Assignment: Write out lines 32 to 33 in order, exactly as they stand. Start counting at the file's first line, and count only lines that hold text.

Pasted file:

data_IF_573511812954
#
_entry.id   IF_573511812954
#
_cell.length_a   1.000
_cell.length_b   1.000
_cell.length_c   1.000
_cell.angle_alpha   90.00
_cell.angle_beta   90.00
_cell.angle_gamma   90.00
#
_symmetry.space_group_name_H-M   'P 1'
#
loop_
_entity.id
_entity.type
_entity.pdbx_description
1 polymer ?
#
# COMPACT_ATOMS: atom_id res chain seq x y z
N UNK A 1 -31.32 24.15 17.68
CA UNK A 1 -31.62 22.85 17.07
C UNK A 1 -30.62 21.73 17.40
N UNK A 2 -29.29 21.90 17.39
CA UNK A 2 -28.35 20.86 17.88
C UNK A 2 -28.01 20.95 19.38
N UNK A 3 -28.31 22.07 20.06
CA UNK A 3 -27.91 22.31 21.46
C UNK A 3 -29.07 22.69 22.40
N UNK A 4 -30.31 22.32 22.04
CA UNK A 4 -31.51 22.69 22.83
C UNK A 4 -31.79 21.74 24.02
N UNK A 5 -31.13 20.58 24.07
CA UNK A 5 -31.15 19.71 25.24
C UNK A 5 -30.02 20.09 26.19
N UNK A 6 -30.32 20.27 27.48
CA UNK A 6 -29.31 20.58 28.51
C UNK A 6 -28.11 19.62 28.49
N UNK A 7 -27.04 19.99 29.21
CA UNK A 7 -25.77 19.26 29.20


C UNK A 4 -31.79 21.74 24.02
N UNK A 5 -31.13 20.58 24.07